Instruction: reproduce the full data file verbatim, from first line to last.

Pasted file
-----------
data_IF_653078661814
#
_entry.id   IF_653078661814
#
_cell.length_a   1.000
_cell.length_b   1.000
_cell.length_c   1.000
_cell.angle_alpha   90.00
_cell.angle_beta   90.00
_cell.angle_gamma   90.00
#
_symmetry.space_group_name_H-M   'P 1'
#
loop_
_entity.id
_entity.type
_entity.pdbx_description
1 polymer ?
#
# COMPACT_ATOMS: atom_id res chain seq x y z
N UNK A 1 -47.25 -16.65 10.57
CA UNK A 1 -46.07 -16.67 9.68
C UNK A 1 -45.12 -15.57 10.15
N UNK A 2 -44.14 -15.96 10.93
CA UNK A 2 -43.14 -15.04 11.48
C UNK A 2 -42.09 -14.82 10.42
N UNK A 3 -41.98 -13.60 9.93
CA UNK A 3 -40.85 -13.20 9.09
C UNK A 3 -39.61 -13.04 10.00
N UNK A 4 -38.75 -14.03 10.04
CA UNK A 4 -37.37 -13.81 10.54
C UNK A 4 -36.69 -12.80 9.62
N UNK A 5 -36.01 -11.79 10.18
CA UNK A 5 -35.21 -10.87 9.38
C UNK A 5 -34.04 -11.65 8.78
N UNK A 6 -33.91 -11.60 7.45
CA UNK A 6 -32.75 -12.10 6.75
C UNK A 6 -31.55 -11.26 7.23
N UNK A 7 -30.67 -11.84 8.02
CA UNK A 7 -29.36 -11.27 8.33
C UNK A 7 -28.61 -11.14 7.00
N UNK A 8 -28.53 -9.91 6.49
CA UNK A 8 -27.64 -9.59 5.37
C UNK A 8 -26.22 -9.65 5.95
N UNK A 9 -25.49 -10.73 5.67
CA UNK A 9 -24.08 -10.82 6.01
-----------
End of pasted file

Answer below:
data_IF_653078661814
#
_entry.id   IF_653078661814
#
_cell.length_a   1.000
_cell.length_b   1.000
_cell.length_c   1.000
_cell.angle_alpha   90.00
_cell.angle_beta   90.00
_cell.angle_gamma   90.00
#
_symmetry.space_group_name_H-M   'P 1'
#
loop_
_entity.id
_entity.type
_entity.pdbx_description
1 polymer ?
#
# COMPACT_ATOMS: atom_id res chain seq x y z
N UNK A 1 -47.25 -16.65 10.57
CA UNK A 1 -46.07 -16.67 9.68
C UNK A 1 -45.12 -15.57 10.15
N UNK A 2 -44.14 -15.96 10.93
CA UNK A 2 -43.14 -15.04 11.48
C UNK A 2 -42.09 -14.82 10.42
N UNK A 3 -41.98 -13.60 9.93
CA UNK A 3 -40.85 -13.20 9.09
C UNK A 3 -39.61 -13.04 10.00
N UNK A 4 -38.75 -14.03 10.04
CA UNK A 4 -37.37 -13.81 10.54
C UNK A 4 -36.69 -12.80 9.62
N UNK A 5 -36.01 -11.79 10.18
CA UNK A 5 -35.21 -10.87 9.38
C UNK A 5 -34.04 -11.65 8.78
N UNK A 6 -33.91 -11.60 7.45
CA UNK A 6 -32.75 -12.10 6.75
C UNK A 6 -31.55 -11.26 7.23
N UNK A 7 -30.67 -11.84 8.02
CA UNK A 7 -29.36 -11.27 8.33
C UNK A 7 -28.61 -11.14 7.00
N UNK A 8 -28.53 -9.91 6.49
CA UNK A 8 -27.64 -9.59 5.37
C UNK A 8 -26.22 -9.65 5.95
N UNK A 9 -25.49 -10.73 5.67
CA UNK A 9 -24.08 -10.82 6.01